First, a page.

Letter of the Day | Urge workers to stay home in virtual offices
THE EDITOR, Sir:
With the total chaos now being experienced by commuters because of the infrastructure improvement works being undertaken all over the city, it now provides an opportunity for the country to seriously look to virtual offices, which is being done in other countries in order to alleviate traffic congestion and high overhead costs.
I would like to suggest that we look at utilising available technology, which would allow persons to work from their home instead of having to come to the office.
This is not a novel idea, but it is an idea whose time has now come in light of the crisis the country is facing with the traffic situation.
Let us look at how the idea could work. We have cell phones, laptops and iPads and other technologies that allow efficient communication to take place without personally interfacing with each other. If a meeting is to be held, it could be via conference call, so there is no need for the physical person to be present in an office.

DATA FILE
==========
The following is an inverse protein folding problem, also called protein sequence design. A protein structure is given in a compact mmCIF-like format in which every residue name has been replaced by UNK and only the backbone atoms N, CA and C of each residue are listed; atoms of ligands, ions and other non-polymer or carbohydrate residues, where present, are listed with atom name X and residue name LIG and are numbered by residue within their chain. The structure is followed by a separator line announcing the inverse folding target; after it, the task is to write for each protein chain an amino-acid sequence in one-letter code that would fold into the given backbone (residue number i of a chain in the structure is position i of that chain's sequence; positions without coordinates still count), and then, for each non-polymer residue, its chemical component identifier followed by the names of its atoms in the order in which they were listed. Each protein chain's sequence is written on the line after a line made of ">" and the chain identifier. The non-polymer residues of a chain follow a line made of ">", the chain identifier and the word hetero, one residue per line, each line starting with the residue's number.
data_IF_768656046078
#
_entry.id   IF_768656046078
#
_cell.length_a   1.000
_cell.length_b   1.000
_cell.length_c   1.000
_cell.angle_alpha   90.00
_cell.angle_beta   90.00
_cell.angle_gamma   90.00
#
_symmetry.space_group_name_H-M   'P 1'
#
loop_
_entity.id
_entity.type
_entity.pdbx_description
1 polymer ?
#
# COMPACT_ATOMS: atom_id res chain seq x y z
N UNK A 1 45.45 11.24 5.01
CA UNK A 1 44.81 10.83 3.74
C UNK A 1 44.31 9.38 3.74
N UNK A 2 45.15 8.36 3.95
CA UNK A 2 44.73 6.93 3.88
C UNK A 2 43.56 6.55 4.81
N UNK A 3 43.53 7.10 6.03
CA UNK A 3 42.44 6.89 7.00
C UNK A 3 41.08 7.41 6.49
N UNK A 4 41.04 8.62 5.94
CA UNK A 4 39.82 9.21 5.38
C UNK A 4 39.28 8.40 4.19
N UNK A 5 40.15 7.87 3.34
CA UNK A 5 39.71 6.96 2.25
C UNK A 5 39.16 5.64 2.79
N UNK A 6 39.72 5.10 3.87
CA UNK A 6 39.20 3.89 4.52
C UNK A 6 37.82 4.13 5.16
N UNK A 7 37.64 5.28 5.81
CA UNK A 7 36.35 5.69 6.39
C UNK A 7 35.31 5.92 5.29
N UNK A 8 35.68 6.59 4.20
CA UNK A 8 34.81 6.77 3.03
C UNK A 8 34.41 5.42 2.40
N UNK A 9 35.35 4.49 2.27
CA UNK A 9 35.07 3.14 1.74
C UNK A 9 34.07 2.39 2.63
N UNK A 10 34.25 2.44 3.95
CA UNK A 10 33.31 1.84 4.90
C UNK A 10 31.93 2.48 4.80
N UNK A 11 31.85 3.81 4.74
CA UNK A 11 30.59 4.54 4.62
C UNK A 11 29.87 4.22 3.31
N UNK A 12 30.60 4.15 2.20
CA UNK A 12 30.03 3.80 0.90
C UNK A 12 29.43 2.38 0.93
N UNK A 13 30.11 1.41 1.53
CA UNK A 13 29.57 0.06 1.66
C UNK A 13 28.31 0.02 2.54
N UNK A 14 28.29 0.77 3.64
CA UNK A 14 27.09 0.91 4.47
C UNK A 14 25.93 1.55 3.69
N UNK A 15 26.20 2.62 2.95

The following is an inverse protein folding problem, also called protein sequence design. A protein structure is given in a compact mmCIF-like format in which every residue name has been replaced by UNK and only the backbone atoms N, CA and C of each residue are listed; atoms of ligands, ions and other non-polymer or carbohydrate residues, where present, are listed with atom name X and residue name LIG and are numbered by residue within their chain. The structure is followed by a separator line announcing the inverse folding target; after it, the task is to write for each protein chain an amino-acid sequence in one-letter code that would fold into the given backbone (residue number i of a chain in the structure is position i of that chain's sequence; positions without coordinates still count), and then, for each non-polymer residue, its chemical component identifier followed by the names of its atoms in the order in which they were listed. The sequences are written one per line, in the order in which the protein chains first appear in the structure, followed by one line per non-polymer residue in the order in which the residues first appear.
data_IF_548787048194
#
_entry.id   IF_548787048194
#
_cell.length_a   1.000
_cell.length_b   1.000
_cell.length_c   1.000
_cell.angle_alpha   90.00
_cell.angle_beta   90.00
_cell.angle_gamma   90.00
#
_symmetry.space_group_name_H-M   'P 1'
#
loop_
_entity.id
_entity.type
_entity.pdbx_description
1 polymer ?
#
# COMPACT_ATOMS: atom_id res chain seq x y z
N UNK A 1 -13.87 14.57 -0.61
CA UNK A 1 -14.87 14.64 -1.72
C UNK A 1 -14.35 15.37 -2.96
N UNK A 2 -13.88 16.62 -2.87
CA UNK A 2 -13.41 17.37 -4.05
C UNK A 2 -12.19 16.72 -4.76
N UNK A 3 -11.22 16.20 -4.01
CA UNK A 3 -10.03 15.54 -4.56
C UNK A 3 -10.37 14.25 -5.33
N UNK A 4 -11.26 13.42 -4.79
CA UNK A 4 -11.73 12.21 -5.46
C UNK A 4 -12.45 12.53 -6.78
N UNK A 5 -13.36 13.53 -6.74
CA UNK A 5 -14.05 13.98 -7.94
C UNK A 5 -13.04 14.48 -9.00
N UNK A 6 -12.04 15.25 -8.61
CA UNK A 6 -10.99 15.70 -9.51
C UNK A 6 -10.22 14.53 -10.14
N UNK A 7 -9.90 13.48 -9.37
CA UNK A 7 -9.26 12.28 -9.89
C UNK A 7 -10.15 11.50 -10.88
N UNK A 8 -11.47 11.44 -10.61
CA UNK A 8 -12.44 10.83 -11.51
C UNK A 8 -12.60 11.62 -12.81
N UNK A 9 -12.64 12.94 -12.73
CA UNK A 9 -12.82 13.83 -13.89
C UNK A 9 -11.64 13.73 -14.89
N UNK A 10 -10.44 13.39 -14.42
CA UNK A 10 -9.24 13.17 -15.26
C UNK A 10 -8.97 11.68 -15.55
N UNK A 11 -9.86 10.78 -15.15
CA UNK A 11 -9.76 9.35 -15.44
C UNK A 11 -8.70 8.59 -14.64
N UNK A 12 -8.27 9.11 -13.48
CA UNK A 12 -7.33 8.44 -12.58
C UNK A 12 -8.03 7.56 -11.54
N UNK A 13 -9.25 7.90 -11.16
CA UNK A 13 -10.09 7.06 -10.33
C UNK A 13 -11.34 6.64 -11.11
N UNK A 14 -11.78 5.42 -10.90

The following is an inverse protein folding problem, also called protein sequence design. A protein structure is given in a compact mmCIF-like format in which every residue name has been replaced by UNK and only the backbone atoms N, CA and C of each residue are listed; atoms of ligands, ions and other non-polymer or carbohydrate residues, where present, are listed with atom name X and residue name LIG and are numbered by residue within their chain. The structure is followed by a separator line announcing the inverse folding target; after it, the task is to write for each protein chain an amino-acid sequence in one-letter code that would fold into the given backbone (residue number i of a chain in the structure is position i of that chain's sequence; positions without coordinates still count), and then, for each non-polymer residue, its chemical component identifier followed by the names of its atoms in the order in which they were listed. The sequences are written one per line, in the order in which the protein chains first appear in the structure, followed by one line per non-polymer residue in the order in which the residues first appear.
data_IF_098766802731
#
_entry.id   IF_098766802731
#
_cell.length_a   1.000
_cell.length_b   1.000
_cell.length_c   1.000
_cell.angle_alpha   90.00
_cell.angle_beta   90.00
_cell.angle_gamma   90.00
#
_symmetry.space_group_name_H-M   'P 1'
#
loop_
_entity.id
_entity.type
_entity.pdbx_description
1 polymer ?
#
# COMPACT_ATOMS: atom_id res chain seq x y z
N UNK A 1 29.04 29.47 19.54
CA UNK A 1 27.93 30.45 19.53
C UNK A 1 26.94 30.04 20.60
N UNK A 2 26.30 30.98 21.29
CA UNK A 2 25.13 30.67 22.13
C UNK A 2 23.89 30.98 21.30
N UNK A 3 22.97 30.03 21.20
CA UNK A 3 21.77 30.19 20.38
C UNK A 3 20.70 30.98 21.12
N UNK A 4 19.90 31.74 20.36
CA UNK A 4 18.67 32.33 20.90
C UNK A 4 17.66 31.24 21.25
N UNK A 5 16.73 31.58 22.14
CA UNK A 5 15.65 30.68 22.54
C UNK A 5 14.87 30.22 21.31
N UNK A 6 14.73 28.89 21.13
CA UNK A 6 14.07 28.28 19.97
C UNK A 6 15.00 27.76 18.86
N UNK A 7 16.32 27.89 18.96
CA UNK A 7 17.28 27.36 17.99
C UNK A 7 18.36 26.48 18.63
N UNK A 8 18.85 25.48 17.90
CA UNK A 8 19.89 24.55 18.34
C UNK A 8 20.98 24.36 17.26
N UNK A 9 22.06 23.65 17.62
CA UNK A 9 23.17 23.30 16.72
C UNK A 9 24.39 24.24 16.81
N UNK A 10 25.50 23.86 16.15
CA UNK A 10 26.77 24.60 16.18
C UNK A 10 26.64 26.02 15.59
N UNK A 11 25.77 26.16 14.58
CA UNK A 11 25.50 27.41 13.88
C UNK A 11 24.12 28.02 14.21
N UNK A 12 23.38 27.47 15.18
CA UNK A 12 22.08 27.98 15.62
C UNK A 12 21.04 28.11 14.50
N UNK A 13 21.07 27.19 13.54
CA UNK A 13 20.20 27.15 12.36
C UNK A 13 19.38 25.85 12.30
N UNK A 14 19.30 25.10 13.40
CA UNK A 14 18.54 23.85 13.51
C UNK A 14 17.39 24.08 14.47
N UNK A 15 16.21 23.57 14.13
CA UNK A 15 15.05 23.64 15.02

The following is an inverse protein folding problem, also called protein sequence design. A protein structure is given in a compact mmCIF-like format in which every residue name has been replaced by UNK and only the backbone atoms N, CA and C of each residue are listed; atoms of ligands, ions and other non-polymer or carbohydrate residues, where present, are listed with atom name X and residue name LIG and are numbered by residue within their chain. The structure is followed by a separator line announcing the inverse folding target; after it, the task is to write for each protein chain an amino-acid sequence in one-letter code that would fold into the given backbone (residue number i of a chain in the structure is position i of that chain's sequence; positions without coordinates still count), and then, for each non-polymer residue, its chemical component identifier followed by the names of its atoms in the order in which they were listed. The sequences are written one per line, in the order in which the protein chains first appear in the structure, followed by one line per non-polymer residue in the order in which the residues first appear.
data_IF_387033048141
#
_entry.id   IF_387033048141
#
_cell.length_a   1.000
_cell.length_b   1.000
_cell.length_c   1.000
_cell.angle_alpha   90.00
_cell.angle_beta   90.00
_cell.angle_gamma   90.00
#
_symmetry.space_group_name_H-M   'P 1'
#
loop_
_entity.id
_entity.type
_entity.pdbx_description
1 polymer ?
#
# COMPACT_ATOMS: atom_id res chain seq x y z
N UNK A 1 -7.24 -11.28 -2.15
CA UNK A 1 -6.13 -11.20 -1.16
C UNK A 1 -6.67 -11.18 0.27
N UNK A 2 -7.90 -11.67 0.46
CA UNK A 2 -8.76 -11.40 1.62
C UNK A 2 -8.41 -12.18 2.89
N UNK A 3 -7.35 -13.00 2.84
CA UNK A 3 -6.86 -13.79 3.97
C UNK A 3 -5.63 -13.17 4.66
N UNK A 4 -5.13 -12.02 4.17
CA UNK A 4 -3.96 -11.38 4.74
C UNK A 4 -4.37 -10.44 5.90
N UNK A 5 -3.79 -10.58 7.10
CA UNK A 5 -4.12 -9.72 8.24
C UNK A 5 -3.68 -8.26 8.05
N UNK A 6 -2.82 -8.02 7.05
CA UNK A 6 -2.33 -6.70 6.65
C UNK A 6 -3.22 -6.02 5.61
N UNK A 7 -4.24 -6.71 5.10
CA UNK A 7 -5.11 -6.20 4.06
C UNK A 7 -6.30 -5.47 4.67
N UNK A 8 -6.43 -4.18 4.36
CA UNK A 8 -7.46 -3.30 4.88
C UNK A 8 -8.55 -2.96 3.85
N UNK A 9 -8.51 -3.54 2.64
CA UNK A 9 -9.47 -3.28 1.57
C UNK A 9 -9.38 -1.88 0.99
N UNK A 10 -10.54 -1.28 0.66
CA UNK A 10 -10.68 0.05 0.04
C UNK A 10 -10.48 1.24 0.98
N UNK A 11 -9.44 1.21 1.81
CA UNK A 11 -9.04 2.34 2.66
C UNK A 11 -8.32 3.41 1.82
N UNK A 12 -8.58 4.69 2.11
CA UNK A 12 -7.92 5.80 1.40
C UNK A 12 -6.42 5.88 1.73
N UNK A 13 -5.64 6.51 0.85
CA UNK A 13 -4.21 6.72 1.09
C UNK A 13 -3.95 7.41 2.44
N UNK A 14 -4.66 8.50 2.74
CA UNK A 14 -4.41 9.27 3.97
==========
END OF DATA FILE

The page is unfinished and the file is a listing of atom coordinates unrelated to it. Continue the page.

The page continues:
If a letter or a document is to be written, it could be done from a laptop or computer at home and then emailed to the target persons. If there is the need to meet with a customer, arrangements could be made for a one- or two-day maximum in office to deal with the customers and to attend stakeholders' meetings if required doing so.
Once there is an agreed work plan with the employer and employee, this could be the monitoring tool to ensure that the organisation is efficiently managed.
If we implement such a system, the company, the country and the individual could realise major cost savings from fuel bills, i.e., lower gas bills to drive to work, major reduction in light and water bills at the workplace, lower transportation cost for those travelling on public transportation, etc. The country's gas bill would also be significantly reduced as a result of the need to drive to work every day.